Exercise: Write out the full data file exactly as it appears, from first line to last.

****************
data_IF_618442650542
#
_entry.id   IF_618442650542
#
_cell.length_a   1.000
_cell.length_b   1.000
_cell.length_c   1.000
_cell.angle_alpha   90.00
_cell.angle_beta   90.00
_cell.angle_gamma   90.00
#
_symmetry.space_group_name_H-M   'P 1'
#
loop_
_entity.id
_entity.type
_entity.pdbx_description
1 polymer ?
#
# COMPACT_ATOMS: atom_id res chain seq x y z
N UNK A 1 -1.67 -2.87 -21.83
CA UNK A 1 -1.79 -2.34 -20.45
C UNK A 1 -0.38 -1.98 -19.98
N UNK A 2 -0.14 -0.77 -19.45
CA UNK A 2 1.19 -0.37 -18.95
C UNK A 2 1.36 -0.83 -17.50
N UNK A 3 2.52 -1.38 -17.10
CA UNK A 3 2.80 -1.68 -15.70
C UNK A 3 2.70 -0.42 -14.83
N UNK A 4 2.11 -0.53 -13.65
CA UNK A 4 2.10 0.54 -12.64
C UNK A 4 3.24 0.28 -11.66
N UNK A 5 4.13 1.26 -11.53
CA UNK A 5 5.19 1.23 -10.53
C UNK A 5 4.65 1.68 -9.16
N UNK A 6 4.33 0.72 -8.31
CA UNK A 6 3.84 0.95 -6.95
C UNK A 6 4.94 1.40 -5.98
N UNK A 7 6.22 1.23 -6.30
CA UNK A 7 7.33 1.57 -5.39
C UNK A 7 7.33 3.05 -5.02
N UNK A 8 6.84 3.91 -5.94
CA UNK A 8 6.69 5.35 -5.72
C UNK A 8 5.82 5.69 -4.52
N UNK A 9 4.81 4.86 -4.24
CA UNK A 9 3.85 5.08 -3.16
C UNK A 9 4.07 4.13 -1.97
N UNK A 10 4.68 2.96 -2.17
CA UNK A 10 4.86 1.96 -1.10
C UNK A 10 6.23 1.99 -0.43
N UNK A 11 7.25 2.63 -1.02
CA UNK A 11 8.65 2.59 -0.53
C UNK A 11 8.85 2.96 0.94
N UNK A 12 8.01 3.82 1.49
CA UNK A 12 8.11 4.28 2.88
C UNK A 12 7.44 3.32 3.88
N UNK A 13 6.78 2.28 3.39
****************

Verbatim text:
data_IF_618442650542
#
_entry.id   IF_618442650542
#
_cell.length_a   1.000
_cell.length_b   1.000
_cell.length_c   1.000
_cell.angle_alpha   90.00
_cell.angle_beta   90.00
_cell.angle_gamma   90.00
#
_symmetry.space_group_name_H-M   'P 1'
#
loop_
_entity.id
_entity.type
_entity.pdbx_description
1 polymer ?
#
# COMPACT_ATOMS: atom_id res chain seq x y z
N UNK A 1 -1.67 -2.87 -21.83
CA UNK A 1 -1.79 -2.34 -20.45
C UNK A 1 -0.38 -1.98 -19.98
N UNK A 2 -0.14 -0.77 -19.45
CA UNK A 2 1.19 -0.37 -18.95
C UNK A 2 1.36 -0.83 -17.50
N UNK A 3 2.52 -1.38 -17.10
CA UNK A 3 2.80 -1.68 -15.70
C UNK A 3 2.70 -0.42 -14.83
N UNK A 4 2.11 -0.53 -13.65
CA UNK A 4 2.10 0.54 -12.64
C UNK A 4 3.24 0.28 -11.66
N UNK A 5 4.13 1.26 -11.53
CA UNK A 5 5.19 1.23 -10.53
C UNK A 5 4.65 1.68 -9.16
N UNK A 6 4.33 0.72 -8.31
CA UNK A 6 3.84 0.95 -6.95
C UNK A 6 4.94 1.40 -5.98
N UNK A 7 6.22 1.23 -6.30
CA UNK A 7 7.33 1.57 -5.39
C UNK A 7 7.33 3.05 -5.02
N UNK A 8 6.84 3.91 -5.94
CA UNK A 8 6.69 5.35 -5.72
C UNK A 8 5.82 5.69 -4.52
N UNK A 9 4.81 4.86 -4.24
CA UNK A 9 3.85 5.08 -3.16
C UNK A 9 4.07 4.13 -1.97
N UNK A 10 4.68 2.96 -2.17
CA UNK A 10 4.86 1.96 -1.10
C UNK A 10 6.23 1.99 -0.43
N UNK A 11 7.25 2.63 -1.02
CA UNK A 11 8.65 2.59 -0.53
C UNK A 11 8.85 2.96 0.94
N UNK A 12 8.01 3.82 1.49
CA UNK A 12 8.11 4.28 2.88
C UNK A 12 7.44 3.32 3.88
N UNK A 13 6.78 2.28 3.39